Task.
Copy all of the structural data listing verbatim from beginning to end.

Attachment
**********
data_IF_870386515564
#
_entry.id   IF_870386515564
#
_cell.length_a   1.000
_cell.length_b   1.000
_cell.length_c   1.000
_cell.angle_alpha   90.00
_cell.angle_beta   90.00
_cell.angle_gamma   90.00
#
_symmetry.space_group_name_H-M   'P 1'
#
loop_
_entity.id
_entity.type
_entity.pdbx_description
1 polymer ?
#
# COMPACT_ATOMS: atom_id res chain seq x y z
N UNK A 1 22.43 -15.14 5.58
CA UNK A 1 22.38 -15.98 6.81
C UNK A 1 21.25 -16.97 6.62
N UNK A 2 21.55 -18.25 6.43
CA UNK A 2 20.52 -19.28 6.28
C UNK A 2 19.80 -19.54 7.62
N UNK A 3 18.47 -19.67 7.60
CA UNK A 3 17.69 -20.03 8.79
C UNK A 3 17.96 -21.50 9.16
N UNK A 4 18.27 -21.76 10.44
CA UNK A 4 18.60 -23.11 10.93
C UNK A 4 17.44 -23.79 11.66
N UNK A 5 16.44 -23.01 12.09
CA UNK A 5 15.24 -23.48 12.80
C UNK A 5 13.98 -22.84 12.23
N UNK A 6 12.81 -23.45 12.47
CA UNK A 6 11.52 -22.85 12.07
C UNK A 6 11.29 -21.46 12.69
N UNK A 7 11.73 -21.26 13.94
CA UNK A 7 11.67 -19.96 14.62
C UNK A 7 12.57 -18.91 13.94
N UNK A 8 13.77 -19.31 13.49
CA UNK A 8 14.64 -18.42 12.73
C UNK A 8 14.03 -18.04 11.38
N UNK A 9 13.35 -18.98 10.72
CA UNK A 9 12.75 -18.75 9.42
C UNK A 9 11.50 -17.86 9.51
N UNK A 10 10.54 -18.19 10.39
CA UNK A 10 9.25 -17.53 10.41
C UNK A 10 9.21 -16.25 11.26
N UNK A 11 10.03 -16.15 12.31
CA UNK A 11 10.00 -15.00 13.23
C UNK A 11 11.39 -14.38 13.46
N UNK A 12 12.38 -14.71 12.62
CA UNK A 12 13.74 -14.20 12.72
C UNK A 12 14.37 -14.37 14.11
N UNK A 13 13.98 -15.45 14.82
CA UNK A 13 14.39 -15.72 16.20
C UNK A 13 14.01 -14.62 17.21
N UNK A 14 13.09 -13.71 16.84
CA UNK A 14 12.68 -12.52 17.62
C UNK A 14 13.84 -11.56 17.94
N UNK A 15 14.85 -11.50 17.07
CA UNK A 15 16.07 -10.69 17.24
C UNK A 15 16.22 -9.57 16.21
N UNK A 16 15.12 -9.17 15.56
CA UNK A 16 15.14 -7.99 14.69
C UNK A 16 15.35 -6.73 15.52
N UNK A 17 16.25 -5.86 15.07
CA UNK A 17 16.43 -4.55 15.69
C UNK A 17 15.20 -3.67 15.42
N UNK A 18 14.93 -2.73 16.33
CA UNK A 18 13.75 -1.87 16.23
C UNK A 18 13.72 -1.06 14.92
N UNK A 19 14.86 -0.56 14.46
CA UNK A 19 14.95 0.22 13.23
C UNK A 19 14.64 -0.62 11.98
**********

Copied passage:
data_IF_870386515564
#
_entry.id   IF_870386515564
#
_cell.length_a   1.000
_cell.length_b   1.000
_cell.length_c   1.000
_cell.angle_alpha   90.00
_cell.angle_beta   90.00
_cell.angle_gamma   90.00
#
_symmetry.space_group_name_H-M   'P 1'
#
loop_
_entity.id
_entity.type
_entity.pdbx_description
1 polymer ?
#
# COMPACT_ATOMS: atom_id res chain seq x y z
N UNK A 1 22.43 -15.14 5.58
CA UNK A 1 22.38 -15.98 6.81
C UNK A 1 21.25 -16.97 6.62
N UNK A 2 21.55 -18.25 6.43
CA UNK A 2 20.52 -19.28 6.28
C UNK A 2 19.80 -19.54 7.62
N UNK A 3 18.47 -19.67 7.60
CA UNK A 3 17.69 -20.03 8.79
C UNK A 3 17.96 -21.50 9.16
N UNK A 4 18.27 -21.76 10.44
CA UNK A 4 18.60 -23.11 10.93
C UNK A 4 17.44 -23.79 11.66
N UNK A 5 16.44 -23.01 12.09
CA UNK A 5 15.24 -23.48 12.80
C UNK A 5 13.98 -22.84 12.23
N UNK A 6 12.81 -23.45 12.47
CA UNK A 6 11.52 -22.85 12.07
C UNK A 6 11.29 -21.46 12.69
N UNK A 7 11.73 -21.26 13.94
CA UNK A 7 11.67 -19.96 14.62
C UNK A 7 12.57 -18.91 13.94
N UNK A 8 13.77 -19.31 13.49
CA UNK A 8 14.64 -18.42 12.73
C UNK A 8 14.03 -18.04 11.38
N UNK A 9 13.35 -18.98 10.72
CA UNK A 9 12.75 -18.75 9.42
C UNK A 9 11.50 -17.86 9.51
N UNK A 10 10.54 -18.19 10.39
CA UNK A 10 9.25 -17.53 10.41
C UNK A 10 9.21 -16.25 11.26
N UNK A 11 10.03 -16.15 12.31
CA UNK A 11 10.00 -15.00 13.23
C UNK A 11 11.39 -14.38 13.46
N UNK A 12 12.38 -14.71 12.62
CA UNK A 12 13.74 -14.20 12.72
C UNK A 12 14.37 -14.37 14.11
N UNK A 13 13.98 -15.45 14.82
CA UNK A 13 14.39 -15.72 16.20
C UNK A 13 14.01 -14.62 17.21
N UNK A 14 13.09 -13.71 16.84
CA UNK A 14 12.68 -12.52 17.62
C UNK A 14 13.84 -11.56 17.94
N UNK A 15 14.85 -11.50 17.07
CA UNK A 15 16.07 -10.69 17.24
C UNK A 15 16.22 -9.57 16.21
N UNK A 16 15.12 -9.17 15.56
CA UNK A 16 15.14 -7.99 14.69
C UNK A 16 15.35 -6.73 15.52
N UNK A 17 16.25 -5.86 15.07
CA UNK A 17 16.43 -4.55 15.69
C UNK A 17 15.20 -3.67 15.42
N UNK A 18 14.93 -2.73 16.33
CA UNK A 18 13.75 -1.87 16.23
C UNK A 18 13.72 -1.06 14.92
N UNK A 19 14.86 -0.56 14.46
CA UNK A 19 14.95 0.22 13.23
C UNK A 19 14.64 -0.62 11.98